Christian Platform Ripped as Offensive; * Democrats Cite Texas Republicans for Asserting the Religious Nature of U.S. History
Byline: Ralph Z. Hallow, THE WASHINGTON TIMES
President Bush and the Republican Party in his home state of Texas are being criticized by Democrats on the touchy issue of whether America is a Christian nation.
At its convention in Austin, the Texas Republican Party voted to reaffirm a plank in its platform that disputes "the myth of the separation of church and state." The plank celebrates the United States as "a Christian nation."
An official of an organization affiliated with the Democratic National Committee castigated the action.
"This is part and parcel of who the GOP and their conservative base are," said David Harris, spokesman for the National Jewish Democratic Committee. "While this is nothing new, it certainly raises to new excesses the lengths this Republican Party is going to in order to tear down the wall separating church and state.
"It is a wall deeply cherished by American Jews - and many other Americans for that matter," Mr. Harris added.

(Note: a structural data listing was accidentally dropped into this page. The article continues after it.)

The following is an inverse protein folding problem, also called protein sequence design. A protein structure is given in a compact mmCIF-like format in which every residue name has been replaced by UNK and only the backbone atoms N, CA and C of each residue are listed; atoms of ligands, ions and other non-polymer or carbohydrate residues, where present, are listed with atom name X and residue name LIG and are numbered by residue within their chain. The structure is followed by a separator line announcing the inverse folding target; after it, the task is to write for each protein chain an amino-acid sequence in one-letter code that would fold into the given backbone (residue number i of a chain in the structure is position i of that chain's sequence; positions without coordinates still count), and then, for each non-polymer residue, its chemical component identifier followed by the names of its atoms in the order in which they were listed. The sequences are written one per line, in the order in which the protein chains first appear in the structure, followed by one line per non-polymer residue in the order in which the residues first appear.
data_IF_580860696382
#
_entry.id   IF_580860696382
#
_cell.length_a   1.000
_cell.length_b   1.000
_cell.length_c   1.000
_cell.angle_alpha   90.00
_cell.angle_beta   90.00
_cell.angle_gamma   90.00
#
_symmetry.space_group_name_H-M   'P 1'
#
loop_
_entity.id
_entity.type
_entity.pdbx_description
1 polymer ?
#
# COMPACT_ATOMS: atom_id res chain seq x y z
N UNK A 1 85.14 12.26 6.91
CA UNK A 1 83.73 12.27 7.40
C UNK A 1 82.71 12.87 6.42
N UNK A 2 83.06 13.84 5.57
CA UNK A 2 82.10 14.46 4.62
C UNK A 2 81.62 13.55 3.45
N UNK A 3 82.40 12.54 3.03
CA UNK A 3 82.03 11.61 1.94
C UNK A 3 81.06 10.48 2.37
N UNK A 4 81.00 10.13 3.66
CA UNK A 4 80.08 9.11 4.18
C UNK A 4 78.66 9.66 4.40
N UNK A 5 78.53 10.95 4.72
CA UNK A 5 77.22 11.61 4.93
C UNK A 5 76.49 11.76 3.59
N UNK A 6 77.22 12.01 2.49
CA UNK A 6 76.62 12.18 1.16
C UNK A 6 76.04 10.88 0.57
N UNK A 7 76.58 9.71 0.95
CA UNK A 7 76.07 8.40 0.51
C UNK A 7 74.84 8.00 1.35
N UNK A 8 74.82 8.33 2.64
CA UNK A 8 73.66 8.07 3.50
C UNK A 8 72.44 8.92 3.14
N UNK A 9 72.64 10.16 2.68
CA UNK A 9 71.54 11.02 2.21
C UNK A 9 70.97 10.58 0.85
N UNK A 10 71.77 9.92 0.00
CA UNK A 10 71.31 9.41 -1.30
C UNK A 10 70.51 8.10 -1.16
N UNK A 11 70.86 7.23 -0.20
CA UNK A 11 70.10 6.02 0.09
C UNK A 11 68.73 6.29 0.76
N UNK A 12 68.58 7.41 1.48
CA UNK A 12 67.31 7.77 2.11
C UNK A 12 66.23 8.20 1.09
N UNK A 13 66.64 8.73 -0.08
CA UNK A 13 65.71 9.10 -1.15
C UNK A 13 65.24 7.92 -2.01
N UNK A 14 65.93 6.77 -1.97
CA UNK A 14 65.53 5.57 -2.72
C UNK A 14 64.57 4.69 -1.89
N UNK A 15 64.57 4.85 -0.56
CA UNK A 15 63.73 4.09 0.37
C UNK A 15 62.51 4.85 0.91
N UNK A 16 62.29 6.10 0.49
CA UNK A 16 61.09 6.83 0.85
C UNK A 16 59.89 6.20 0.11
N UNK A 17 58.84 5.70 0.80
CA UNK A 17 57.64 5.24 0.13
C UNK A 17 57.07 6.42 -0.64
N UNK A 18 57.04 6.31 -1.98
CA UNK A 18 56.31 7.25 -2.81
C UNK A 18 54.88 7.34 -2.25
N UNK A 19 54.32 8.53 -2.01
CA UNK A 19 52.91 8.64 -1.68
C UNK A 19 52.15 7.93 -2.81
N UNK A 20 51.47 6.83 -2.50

A prominent Democrat called on Mr. Bush to repudiate the Texas party's action.
"The Texas party has been off the charts for a long time," said James Zogby, president of the Arab American Institute. "Frankly, I would hope President Bush would repudiate that. We are calling on him to do so."
Mr. Zogby said the Texas conservative platform "goes against what Bush has said and flies in face of what he has stood for, but it reflects more a policy of [U.S. Rep.] Tom DeLay and some of those hard-liners on the Christian right."
The Texas Republican Party plank says, "Christian Nation - The Republican Party of Texas affirms that the United States of America is a Christian nation, and the public acknowledgment of God is undeniable in our history.
"Our nation was founded on fundamental Judeo-Christian principles based on the Holy Bible. The party affirms freedom of religion, and rejects efforts of courts and secular activists who seek to remove and deny such a rich heritage from our public lives," it states.
The response from the national Republican Party yesterday was far different from the one it gave in 1992, when it pressured then-Mississippi Gov. Kirk Fordice to recant his "Christian nation" statement. Health and Human Service Secretary Tommy G. Thompson, then the governor of Wisconsin, was one of the few nationally known Republicans at the time to defend Mr. …